The father of Israeli diplomacy.
Eban was famous for his eloquent rhetoric, both in speech and writing, in Hebrew, English, and Arabic. He knew many other languages and had a phenomenal memory. He was, above all, an astute political analyst and a visionary, deeply devoted to the cause of Israel and the Jewish people.
A Born Zionist
Abba (Aubrey) Eban was born in Capetown, South Africa, on February 2, 1915, a son of Abraham and Alida Sachs-Eban. He was brought to England in infancy. Eban's mother worked as secretary-translator to Zionist leaders Chaim Weizmann and Nahum Sokolow, which provided her son with a loving background of historic Zionism. Eban also received a thorough Hebrew and English education and continued his studies in Oriental languages and classics at Cambridge University.
In his first year at university, he edited the Young Zionist journal and he was the first chairman of the Cambridge University Jewish Society. Eban received his M.A. from Queens College, and was appointed lecturer in Arabic and Oriental Studies as Brown Research Fellow in Arabic, Hebrew, and Persian at Pembroke College.
At Pembroke, he was approached by Moshe Sharett and Berl Katznelson to work on behalf of the Yishuv, the Jewish community in British Mandatory Palestine. Eban next founded the Cambridge University Labor Society and concentrated on Zionist information services.
When World War II broke out, the Zionist leadership urged bright young Zionists in England to join the British intelligence corps or commando units to gain useful experience for the future. Eban took a commission in 1942, while serving on the staff of the British minister of state in Cairo. There he also met Susan Ambache, whom he wed in 1945. Then he was transferred to Jerusalem as chief instructor at the Middle East Aran Center, housed in the Austrian Hospice in the Old City.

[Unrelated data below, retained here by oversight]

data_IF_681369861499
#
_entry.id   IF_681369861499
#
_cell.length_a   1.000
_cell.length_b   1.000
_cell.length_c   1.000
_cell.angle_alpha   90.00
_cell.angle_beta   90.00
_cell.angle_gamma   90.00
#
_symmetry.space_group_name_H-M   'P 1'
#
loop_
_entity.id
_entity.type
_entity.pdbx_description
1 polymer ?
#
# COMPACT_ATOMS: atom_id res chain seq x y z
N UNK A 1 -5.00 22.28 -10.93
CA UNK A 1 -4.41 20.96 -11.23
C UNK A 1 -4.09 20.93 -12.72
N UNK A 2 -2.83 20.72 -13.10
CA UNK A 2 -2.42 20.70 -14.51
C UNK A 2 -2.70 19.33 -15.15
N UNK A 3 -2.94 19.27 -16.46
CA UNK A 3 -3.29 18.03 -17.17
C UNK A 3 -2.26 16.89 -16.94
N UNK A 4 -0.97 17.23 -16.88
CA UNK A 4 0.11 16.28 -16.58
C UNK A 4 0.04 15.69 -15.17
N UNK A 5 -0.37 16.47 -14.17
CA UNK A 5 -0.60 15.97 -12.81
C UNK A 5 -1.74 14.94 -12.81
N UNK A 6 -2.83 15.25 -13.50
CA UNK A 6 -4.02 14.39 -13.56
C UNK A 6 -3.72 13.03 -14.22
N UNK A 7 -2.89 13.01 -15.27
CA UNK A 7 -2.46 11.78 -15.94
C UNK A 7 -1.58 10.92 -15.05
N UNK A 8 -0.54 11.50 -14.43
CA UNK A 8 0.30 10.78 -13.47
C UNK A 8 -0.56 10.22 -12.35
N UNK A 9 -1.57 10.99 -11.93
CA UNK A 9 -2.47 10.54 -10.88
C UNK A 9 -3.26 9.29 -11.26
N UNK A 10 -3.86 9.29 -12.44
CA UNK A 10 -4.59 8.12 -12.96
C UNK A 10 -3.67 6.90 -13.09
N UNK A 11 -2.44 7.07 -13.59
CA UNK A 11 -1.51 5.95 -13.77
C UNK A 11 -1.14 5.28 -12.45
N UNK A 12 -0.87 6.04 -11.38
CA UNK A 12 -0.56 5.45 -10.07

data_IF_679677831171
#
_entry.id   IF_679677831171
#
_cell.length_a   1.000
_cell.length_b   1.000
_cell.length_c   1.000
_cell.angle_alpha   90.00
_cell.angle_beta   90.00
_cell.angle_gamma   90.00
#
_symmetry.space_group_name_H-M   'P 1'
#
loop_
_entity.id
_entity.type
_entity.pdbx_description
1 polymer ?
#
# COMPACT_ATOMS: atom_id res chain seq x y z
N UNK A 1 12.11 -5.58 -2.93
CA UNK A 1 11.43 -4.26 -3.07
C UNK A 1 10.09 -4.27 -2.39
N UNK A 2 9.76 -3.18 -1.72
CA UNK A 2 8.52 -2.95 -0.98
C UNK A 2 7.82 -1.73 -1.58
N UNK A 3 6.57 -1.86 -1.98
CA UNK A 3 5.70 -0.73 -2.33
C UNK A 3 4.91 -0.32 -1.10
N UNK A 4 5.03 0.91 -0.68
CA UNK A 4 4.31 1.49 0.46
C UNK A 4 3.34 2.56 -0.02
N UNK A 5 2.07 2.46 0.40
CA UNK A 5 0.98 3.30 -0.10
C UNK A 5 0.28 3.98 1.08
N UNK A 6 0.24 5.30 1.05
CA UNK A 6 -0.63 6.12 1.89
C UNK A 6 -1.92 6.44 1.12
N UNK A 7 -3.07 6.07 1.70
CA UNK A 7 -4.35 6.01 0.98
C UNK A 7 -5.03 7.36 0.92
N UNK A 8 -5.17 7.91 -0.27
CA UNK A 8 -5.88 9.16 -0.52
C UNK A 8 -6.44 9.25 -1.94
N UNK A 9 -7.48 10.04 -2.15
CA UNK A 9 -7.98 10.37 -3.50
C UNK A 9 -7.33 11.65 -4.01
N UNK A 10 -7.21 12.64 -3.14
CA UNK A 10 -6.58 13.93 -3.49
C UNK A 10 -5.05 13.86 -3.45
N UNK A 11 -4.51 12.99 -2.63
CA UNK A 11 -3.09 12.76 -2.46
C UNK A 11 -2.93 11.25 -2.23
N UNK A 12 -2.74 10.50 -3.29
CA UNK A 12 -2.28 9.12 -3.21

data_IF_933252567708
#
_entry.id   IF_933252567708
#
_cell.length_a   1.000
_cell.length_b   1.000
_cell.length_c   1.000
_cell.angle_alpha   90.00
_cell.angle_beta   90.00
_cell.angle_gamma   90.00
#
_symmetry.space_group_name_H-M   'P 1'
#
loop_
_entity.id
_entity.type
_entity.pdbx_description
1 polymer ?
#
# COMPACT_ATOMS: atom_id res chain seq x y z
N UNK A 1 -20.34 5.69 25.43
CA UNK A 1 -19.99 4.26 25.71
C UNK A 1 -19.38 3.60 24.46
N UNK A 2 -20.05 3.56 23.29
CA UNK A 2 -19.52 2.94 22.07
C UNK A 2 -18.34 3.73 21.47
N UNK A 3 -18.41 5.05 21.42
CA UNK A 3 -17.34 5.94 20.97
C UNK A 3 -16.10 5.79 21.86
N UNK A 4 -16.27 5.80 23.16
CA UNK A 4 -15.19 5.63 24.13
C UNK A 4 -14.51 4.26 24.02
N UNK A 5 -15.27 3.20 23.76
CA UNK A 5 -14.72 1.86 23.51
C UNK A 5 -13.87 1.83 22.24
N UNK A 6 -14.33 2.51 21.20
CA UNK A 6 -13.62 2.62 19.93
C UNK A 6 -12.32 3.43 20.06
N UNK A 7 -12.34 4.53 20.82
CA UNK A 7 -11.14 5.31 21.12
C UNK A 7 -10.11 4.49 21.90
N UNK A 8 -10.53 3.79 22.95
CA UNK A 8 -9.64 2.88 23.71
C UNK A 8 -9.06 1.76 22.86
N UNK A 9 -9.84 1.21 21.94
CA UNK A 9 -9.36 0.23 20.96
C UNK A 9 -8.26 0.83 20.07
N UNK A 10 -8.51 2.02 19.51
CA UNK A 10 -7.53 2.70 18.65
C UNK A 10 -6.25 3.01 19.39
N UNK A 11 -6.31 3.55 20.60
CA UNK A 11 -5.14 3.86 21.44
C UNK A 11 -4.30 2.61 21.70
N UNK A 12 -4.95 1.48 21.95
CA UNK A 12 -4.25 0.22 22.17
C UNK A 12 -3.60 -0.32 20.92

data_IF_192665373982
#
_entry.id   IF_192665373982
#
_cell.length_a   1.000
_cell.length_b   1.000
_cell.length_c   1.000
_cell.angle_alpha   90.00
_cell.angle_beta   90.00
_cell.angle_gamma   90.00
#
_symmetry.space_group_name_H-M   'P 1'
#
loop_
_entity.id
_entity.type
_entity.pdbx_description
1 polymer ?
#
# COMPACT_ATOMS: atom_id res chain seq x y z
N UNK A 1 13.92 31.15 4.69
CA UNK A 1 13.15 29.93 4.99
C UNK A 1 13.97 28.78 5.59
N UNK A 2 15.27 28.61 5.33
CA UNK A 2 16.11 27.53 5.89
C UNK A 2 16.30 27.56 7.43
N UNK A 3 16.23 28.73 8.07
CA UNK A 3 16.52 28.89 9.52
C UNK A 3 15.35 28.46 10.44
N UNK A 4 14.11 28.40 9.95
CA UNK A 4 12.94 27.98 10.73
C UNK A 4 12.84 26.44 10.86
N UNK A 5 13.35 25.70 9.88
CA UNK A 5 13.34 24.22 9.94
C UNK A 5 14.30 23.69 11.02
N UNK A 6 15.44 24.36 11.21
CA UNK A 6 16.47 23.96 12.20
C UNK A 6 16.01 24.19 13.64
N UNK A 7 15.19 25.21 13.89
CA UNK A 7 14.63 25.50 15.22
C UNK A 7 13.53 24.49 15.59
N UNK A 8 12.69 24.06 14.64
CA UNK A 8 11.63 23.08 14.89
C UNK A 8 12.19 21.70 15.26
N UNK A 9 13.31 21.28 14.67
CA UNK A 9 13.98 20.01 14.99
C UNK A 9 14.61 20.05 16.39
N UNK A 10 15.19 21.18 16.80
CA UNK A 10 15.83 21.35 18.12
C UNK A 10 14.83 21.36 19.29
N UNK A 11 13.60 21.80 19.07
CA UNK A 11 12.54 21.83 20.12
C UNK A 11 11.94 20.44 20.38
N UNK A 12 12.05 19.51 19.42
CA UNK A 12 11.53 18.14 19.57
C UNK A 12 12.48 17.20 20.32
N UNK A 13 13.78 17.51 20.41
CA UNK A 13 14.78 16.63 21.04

Here, he encountered anti-Semitism from Mandate officials, though it was not directed at him personally as a major in the British army. At the time, however, he eagerly trained Palmah volunteers in resistance tactics should the Nazis invade Palestine.
When the war ended, Eban was approached by British Labor leader Harold Laski to become a parliamentary candidate in the coming elections. He instead took up Weizmann and Sharett's offer to become the political information officer for the Jewish Agency in London and participated in the final contacts with the Attlee-Bevin government before Israel's Declaration of Independence was proclaimed. Then he joined the Jewish Agency's delegation to the United States, and played a leading role in the effort to secure the passage of the UN resolution of November 29, 1947, for the partition of Palestine into Jewish and Arab states.
The Eloquent Diplomat
Eban subsequently became Israel's first representative to the UN with the rank of minister. He always remembered the raising of the Israeli flag on admission to the UN membership as one of the high points of his life.
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